CAPTAIN Doorknob and his crew in The Water Pirates of Neverland visited John Butler Primary College recently to teach students about water conservation and sustainability.
The National Theatre for Children (NTC) partnered with Eglinton’s Amberton estate developer Stockland for the second year to present the play on March 23 at no cost to the school.
“We have an important role to play in helping to educate the next generation, who we know care deeply and have a strong interest in preserving and protecting our environment,” Stockland sustainability manager Penny Courtie said.
“This play goes hand-in-hand with our focus on environmental preservation, protection, rehabilitation and stewardship within our communities and across all of our residential, retirement living and commercial property developments and assets.”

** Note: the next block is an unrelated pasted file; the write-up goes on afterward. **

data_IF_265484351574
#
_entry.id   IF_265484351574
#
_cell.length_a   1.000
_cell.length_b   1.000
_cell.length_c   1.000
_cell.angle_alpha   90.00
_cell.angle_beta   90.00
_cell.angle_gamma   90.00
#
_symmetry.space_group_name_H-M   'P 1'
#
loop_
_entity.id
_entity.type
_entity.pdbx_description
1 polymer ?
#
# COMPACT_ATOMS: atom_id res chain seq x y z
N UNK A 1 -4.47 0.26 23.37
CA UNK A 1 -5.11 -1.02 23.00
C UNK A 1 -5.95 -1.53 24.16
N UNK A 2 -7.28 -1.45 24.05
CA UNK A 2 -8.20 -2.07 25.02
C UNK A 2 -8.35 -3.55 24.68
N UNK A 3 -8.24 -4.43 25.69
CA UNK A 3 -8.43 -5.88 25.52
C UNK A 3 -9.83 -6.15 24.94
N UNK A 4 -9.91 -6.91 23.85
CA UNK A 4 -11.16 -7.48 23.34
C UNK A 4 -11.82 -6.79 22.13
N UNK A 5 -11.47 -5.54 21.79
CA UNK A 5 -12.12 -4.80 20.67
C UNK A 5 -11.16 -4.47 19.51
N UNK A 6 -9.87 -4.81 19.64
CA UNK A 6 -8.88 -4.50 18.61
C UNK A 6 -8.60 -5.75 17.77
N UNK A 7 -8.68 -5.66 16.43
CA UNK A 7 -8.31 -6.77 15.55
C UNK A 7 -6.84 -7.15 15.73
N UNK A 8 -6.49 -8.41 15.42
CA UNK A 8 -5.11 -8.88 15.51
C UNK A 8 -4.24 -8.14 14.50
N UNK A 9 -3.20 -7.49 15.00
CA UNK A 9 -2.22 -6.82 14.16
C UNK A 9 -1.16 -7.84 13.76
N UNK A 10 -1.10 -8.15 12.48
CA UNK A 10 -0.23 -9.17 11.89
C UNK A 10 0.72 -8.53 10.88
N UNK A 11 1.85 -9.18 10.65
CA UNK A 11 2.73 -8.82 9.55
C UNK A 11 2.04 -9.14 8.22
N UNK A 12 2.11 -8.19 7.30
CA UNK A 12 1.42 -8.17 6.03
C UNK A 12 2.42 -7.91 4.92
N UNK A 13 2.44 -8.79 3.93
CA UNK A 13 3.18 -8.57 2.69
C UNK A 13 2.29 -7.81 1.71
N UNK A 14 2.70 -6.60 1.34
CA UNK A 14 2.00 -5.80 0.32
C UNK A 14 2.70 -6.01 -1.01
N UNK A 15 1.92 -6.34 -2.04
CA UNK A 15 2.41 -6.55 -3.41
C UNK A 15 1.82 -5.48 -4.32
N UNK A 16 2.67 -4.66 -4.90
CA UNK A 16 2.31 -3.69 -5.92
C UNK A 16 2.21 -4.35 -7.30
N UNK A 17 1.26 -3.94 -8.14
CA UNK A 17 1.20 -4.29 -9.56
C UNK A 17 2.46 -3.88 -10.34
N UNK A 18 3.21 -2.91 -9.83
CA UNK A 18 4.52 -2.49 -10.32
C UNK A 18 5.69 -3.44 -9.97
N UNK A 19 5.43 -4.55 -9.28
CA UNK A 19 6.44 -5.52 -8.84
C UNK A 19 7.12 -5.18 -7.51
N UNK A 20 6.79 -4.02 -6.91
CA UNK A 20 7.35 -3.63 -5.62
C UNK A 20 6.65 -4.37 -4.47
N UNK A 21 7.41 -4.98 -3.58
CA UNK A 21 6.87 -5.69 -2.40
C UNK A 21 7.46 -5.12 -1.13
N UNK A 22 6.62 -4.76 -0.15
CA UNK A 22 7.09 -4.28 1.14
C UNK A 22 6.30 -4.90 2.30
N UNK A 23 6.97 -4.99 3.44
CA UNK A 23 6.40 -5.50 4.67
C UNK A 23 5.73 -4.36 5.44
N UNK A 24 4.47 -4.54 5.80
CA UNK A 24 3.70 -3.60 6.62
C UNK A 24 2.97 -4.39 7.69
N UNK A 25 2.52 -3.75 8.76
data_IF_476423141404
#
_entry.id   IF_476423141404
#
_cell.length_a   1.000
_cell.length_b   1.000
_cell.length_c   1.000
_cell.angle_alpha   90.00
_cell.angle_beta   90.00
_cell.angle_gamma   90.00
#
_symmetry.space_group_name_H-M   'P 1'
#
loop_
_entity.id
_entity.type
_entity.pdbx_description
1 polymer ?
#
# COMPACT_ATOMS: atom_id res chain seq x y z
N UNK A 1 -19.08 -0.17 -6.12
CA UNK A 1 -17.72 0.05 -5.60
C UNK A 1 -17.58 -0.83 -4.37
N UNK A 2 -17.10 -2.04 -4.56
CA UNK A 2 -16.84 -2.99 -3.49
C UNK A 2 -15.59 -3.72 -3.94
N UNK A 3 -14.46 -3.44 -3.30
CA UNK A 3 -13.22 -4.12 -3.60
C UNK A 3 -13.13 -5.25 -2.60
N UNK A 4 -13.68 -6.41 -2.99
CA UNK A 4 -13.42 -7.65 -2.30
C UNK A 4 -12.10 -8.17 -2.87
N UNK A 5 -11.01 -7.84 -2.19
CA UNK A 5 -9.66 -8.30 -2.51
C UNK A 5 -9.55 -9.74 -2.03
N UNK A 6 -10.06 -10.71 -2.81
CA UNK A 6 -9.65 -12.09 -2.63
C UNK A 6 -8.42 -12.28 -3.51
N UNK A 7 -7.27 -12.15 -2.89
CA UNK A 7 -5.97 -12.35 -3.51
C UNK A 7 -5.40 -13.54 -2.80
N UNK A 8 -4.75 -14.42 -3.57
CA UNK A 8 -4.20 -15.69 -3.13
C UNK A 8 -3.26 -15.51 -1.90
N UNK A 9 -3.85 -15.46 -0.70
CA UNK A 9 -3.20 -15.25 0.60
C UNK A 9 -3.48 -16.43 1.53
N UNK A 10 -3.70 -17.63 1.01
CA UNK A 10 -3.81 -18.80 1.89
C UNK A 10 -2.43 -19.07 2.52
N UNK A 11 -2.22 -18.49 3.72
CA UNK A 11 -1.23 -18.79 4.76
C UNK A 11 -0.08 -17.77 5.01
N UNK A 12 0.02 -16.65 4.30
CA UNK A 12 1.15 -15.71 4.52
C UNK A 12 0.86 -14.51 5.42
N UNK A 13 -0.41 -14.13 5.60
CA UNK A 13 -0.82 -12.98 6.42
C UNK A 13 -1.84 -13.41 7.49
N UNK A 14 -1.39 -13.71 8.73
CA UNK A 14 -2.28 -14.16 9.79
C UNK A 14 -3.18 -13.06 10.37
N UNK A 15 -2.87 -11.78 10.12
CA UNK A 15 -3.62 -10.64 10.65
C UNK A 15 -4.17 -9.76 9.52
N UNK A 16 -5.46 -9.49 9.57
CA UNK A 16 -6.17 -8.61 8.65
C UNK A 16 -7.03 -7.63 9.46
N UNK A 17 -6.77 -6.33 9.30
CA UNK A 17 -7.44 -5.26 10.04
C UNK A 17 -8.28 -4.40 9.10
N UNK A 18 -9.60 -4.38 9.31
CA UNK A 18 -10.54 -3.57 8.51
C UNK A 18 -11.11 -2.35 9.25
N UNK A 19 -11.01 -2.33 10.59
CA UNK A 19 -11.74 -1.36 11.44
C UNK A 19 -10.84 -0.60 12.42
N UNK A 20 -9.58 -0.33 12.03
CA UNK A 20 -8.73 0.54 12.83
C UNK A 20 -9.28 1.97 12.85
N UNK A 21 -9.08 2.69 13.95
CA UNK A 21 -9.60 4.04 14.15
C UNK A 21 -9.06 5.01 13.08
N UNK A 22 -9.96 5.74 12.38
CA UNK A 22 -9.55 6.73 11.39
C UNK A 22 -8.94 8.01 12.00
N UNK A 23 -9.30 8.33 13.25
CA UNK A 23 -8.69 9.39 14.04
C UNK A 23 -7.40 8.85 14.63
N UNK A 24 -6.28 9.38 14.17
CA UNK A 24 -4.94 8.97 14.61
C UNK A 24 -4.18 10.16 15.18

NTC designed The Water Pirates of Neverland to be educational and entertaining, and give schools access to digital games and activities that reinforce the educational points of water conservation.
Those include the uses of water, the importance of water, ways to conserve it and ways water can become polluted.
NTC managing director Tobias Benn said live theatre was an ideal format to share information with children.
“The teaching points are packaged in fun,” he said.
“The story moves quickly to keep kids excited, and it’s that excitement that makes them so ready to absorb what they’re hearing and inspires them to help make the world better.”
Other schools can register for the show via nationaltheatre.com.au.